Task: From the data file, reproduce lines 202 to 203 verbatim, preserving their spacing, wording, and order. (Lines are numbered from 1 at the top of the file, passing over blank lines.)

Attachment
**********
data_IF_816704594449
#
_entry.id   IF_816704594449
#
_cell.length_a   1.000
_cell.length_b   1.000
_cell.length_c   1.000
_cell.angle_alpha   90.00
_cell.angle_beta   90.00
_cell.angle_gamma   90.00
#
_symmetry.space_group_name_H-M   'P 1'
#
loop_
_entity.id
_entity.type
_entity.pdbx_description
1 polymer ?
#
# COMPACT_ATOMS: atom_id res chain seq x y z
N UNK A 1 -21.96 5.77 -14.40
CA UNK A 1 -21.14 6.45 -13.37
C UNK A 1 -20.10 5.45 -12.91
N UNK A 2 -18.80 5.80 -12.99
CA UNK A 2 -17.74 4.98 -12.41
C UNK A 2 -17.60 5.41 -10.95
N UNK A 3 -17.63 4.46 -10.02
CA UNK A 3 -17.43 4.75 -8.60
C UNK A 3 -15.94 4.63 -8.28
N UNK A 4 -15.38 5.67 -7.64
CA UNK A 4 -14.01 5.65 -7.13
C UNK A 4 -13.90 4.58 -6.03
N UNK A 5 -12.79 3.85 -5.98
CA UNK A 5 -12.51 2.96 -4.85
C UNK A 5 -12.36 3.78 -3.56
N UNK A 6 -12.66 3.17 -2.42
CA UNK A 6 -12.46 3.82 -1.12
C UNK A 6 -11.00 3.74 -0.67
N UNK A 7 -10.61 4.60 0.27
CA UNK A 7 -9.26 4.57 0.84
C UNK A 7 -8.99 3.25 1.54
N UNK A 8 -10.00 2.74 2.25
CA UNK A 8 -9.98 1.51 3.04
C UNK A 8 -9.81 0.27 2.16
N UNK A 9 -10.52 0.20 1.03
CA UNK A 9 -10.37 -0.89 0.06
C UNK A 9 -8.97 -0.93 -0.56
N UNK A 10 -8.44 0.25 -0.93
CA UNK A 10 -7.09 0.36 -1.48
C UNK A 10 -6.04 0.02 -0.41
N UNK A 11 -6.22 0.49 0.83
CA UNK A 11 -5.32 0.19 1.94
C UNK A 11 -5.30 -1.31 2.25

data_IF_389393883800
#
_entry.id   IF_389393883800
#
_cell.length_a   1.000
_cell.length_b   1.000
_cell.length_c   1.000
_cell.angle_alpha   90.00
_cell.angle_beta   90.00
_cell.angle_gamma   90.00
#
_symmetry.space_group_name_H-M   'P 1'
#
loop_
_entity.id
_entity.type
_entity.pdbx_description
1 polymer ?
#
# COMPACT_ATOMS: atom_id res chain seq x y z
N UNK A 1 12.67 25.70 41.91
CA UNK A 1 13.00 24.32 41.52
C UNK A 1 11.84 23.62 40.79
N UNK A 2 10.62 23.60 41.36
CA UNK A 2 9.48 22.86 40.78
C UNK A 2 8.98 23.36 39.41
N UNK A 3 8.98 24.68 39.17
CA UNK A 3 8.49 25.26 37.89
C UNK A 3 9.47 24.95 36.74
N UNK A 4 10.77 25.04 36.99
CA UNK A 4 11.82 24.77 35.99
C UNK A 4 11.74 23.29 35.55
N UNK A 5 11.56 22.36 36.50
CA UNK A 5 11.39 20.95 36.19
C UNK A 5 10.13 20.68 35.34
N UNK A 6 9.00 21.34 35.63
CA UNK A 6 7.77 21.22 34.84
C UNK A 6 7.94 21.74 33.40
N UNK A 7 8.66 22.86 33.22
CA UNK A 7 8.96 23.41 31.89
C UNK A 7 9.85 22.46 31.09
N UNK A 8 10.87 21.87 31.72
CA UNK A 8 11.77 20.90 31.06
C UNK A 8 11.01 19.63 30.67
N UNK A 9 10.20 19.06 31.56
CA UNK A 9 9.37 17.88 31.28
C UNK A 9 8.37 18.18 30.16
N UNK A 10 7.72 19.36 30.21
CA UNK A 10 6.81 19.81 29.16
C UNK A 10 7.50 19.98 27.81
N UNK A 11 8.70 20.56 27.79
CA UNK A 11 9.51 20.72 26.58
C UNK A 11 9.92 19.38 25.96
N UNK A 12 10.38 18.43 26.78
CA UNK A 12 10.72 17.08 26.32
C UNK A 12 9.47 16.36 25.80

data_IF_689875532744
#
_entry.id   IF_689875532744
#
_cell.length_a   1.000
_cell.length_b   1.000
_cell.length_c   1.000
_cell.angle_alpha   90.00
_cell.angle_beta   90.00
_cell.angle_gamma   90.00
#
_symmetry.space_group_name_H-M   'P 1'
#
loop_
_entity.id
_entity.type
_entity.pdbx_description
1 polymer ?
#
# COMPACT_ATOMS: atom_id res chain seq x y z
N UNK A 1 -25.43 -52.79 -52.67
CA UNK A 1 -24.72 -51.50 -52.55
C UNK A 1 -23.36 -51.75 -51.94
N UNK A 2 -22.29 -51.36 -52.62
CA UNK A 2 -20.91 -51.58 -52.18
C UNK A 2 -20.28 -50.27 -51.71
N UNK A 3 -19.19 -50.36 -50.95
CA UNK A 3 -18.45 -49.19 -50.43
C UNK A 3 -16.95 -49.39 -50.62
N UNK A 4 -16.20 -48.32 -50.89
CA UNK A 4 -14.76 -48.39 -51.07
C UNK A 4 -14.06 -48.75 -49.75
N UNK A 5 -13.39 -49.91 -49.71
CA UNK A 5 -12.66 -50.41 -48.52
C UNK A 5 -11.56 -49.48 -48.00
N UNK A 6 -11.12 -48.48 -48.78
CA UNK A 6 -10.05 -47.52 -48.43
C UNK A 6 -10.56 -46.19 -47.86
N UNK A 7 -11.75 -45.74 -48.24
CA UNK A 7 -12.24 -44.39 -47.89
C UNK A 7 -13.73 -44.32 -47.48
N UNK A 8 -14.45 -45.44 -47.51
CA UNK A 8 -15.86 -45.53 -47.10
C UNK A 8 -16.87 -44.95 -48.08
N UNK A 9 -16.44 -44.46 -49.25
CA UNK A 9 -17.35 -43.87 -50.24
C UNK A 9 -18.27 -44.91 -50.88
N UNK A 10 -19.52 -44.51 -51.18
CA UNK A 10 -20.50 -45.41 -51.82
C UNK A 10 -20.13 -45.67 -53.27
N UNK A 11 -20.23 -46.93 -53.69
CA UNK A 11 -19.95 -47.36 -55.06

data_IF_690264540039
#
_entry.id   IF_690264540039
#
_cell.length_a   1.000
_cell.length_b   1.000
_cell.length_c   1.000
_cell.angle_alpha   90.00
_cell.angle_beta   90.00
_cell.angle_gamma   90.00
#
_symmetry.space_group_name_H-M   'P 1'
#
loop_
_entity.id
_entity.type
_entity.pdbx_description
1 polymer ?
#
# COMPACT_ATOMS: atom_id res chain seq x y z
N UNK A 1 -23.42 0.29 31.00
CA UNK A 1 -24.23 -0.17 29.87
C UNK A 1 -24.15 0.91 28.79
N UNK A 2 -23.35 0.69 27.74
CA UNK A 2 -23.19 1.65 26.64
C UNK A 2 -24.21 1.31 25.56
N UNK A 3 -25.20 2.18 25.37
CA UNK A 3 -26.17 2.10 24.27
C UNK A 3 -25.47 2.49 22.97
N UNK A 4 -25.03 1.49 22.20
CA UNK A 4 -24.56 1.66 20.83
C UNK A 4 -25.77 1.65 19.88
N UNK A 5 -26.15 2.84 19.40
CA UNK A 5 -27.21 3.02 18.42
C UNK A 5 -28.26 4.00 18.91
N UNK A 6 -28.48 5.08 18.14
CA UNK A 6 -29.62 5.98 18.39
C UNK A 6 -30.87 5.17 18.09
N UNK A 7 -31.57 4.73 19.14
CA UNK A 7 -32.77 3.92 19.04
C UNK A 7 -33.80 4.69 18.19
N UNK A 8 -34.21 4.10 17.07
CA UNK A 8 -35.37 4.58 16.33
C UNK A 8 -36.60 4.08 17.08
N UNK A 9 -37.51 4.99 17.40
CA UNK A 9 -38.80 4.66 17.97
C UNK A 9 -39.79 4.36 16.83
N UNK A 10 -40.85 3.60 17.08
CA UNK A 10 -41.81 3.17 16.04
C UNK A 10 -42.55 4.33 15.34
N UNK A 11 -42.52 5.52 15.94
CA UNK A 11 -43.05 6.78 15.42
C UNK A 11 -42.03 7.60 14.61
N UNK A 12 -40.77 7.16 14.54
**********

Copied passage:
C UNK A 7 -33.80 4.69 18.19
N UNK A 8 -34.21 4.10 17.07